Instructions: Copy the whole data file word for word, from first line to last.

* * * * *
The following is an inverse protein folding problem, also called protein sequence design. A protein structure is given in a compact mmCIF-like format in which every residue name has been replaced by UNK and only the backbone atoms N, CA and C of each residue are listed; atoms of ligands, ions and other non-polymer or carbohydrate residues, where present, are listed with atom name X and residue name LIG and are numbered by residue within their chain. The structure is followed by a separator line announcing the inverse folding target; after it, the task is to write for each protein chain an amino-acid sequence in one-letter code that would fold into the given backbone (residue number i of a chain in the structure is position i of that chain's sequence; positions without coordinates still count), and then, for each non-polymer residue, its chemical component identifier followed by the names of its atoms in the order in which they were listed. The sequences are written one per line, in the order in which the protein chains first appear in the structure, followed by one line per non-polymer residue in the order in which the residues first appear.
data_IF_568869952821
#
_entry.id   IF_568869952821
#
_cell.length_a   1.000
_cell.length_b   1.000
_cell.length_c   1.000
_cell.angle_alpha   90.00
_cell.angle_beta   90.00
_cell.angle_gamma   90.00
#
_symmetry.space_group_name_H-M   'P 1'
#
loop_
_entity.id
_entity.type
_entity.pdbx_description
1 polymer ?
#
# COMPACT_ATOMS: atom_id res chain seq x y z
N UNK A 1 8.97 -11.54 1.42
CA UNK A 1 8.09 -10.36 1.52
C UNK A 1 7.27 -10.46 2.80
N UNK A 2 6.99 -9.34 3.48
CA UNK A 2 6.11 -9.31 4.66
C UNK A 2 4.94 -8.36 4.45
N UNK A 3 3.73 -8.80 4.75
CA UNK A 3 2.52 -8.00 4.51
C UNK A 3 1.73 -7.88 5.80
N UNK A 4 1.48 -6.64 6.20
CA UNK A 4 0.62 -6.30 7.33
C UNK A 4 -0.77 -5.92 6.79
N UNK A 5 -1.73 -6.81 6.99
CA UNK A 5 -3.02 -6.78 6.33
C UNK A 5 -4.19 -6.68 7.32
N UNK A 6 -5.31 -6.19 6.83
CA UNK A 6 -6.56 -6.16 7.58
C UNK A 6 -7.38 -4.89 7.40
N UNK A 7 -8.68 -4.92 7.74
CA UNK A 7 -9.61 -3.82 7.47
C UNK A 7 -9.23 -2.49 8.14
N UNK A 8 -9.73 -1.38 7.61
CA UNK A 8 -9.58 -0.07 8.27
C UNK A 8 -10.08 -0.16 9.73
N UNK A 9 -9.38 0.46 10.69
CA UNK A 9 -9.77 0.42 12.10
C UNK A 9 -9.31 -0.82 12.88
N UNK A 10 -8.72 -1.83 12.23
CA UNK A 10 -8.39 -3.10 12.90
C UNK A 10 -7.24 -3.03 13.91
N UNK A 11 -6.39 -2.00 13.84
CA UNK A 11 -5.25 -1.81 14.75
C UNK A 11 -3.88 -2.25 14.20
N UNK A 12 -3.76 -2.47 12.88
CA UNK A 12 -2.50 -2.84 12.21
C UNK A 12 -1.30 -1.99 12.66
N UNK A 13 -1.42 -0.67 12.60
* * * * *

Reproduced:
The following is an inverse protein folding problem, also called protein sequence design. A protein structure is given in a compact mmCIF-like format in which every residue name has been replaced by UNK and only the backbone atoms N, CA and C of each residue are listed; atoms of ligands, ions and other non-polymer or carbohydrate residues, where present, are listed with atom name X and residue name LIG and are numbered by residue within their chain. The structure is followed by a separator line announcing the inverse folding target; after it, the task is to write for each protein chain an amino-acid sequence in one-letter code that would fold into the given backbone (residue number i of a chain in the structure is position i of that chain's sequence; positions without coordinates still count), and then, for each non-polymer residue, its chemical component identifier followed by the names of its atoms in the order in which they were listed. The sequences are written one per line, in the order in which the protein chains first appear in the structure, followed by one line per non-polymer residue in the order in which the residues first appear.
data_IF_568869952821
#
_entry.id   IF_568869952821
#
_cell.length_a   1.000
_cell.length_b   1.000
_cell.length_c   1.000
_cell.angle_alpha   90.00
_cell.angle_beta   90.00
_cell.angle_gamma   90.00
#
_symmetry.space_group_name_H-M   'P 1'
#
loop_
_entity.id
_entity.type
_entity.pdbx_description
1 polymer ?
#
# COMPACT_ATOMS: atom_id res chain seq x y z
N UNK A 1 8.97 -11.54 1.42
CA UNK A 1 8.09 -10.36 1.52
C UNK A 1 7.27 -10.46 2.80
N UNK A 2 6.99 -9.34 3.48
CA UNK A 2 6.11 -9.31 4.66
C UNK A 2 4.94 -8.36 4.45
N UNK A 3 3.73 -8.80 4.75
CA UNK A 3 2.52 -8.00 4.51
C UNK A 3 1.73 -7.88 5.80
N UNK A 4 1.48 -6.64 6.20
CA UNK A 4 0.62 -6.30 7.33
C UNK A 4 -0.77 -5.92 6.79
N UNK A 5 -1.73 -6.81 6.99
CA UNK A 5 -3.02 -6.78 6.33
C UNK A 5 -4.19 -6.68 7.32
N UNK A 6 -5.31 -6.19 6.83
CA UNK A 6 -6.56 -6.16 7.58
C UNK A 6 -7.38 -4.89 7.40
N UNK A 7 -8.68 -4.92 7.74
CA UNK A 7 -9.61 -3.82 7.47
C UNK A 7 -9.23 -2.49 8.14
N UNK A 8 -9.73 -1.38 7.61
CA UNK A 8 -9.58 -0.07 8.27
C UNK A 8 -10.08 -0.16 9.73
N UNK A 9 -9.38 0.46 10.69
CA UNK A 9 -9.77 0.42 12.10
C UNK A 9 -9.31 -0.82 12.88
N UNK A 10 -8.72 -1.83 12.23
CA UNK A 10 -8.39 -3.10 12.90
C UNK A 10 -7.24 -3.03 13.91
N UNK A 11 -6.39 -2.00 13.84
CA UNK A 11 -5.25 -1.81 14.75
C UNK A 11 -3.88 -2.25 14.20
N UNK A 12 -3.76 -2.47 12.88
CA UNK A 12 -2.50 -2.84 12.21
C UNK A 12 -1.30 -1.99 12.66
N UNK A 13 -1.42 -0.67 12.60